ARC Review: Rise Up! by Crystal Fleming | Teen Ink

ARC Review: Rise Up! by Crystal Fleming

June 25, 2021
By WesleyHarkov PLATINUM, Saint Paul, Minnesota
WesleyHarkov PLATINUM, Saint Paul, Minnesota
21 articles 0 photos 0 comments

Favorite Quote:
"There are three rules for writing a novel. Unfortunately, no one knows what they are." - W. Somerset Maugham

Witty and unflinching Crystal Fleming of How to Be Less Stupid About Race returns with Rise Up!, an introduction to white supremacy and social justice for young readers. Covering foundational terms, the historical roots of oppression for several groups, common misconceptions about race and racism, and the effects of what can seem like abstract concepts in the real world, this book is a solid introduction for young readers with very little familiarity with the language and theory of social justice or white supremacy.

As a very introductory guide, Rise Up! does a thorough job defining terms and explaining how they play out in the real world, and it takes this immense topic at a pace gradual enough not to lose someone reading about these topics for the first time. The book is also careful to deconstruct harmful ideas about race and racism that the reader may already have heard – for example, Fleming carefully explains why not talking about race would in fact be counterproductive to reaching a more just society. However, for anyone with a basic familiarity with these topics, the book is unlikely to provide new information or perspectives.

Rise Up! also has a few issues with scope. The book goes into depth about the historical background of inequity against Native American and Black people, but doesn’t include anywhere near the same level of background about, for example, the Latinx community. While the stories of the former two groups are, of course, deeply important to understanding white supremacy in the United States, the overall effect was that Rise Up! had tried to include more depth than it had room for in such a short book and felt somewhat unbalanced as a result. It seemed that it might have been more effective to focus in on one particular group, at least when going in depth about the historical foundation of the oppression they face in modern times.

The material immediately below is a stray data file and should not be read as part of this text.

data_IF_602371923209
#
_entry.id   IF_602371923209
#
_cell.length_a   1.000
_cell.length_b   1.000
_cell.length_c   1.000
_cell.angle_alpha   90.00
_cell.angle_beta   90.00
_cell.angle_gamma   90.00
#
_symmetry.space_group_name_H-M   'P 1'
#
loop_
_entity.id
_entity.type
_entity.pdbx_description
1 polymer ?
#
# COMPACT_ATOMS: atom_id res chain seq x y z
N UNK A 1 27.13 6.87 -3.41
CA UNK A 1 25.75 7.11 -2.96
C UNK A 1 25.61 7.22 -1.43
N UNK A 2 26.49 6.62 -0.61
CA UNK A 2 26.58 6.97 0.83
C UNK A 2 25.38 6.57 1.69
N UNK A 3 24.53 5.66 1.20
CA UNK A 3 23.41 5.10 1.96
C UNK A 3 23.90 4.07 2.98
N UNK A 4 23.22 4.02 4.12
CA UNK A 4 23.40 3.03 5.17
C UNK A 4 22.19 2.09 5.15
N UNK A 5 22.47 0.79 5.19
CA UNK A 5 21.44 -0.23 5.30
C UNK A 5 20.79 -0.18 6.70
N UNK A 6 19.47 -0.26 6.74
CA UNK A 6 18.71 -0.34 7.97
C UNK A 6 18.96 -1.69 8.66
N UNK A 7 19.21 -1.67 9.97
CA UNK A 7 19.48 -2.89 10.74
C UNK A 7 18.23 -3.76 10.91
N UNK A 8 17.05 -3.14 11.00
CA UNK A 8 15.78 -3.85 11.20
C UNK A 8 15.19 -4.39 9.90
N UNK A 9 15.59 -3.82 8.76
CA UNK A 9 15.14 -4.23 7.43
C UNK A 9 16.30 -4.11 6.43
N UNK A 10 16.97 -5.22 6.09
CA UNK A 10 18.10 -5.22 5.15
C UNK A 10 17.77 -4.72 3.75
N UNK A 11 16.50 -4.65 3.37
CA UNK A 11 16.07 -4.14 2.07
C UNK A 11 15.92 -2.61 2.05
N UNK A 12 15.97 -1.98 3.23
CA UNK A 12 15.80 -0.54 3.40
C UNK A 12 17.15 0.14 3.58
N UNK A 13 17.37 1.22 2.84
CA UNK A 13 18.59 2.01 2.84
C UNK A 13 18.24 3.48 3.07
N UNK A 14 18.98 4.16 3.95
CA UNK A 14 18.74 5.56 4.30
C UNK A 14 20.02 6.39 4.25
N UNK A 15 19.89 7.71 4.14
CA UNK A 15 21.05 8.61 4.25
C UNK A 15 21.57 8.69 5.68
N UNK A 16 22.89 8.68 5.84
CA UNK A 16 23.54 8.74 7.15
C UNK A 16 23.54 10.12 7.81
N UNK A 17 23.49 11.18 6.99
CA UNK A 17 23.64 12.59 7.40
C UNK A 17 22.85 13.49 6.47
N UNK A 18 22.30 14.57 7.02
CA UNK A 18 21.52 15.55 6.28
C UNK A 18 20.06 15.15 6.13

Unfortunately, the book also fell through on its promise to arm young readers with tools to dismantle these systems. Aside from a few questions at the end of first chapters to analyze one’s own biases, Rise Up! is much more of an informational introduction than an actionable toolkit to deconstruct white supremacy. This would have been fine if the book hadn’t marketed itself so strongly as the latter, especially given how many times these supposedly forthcoming tools were mentioned in the introduction. Given that the book was so short, it almost felt like an entire section had been left out.

As a basic introduction to the theory and reality of white supremacy and social justice, Rise Up! is a good starting point for young readers. Those with any prior familiarity or seeking concrete steps and tools for change, though, are better off looking elsewhere.

The author's comments:

For readers looking for something beyond an introduction to these topics, I thoroughly recommend Fleming's other book How to Be Less Stupid About Race

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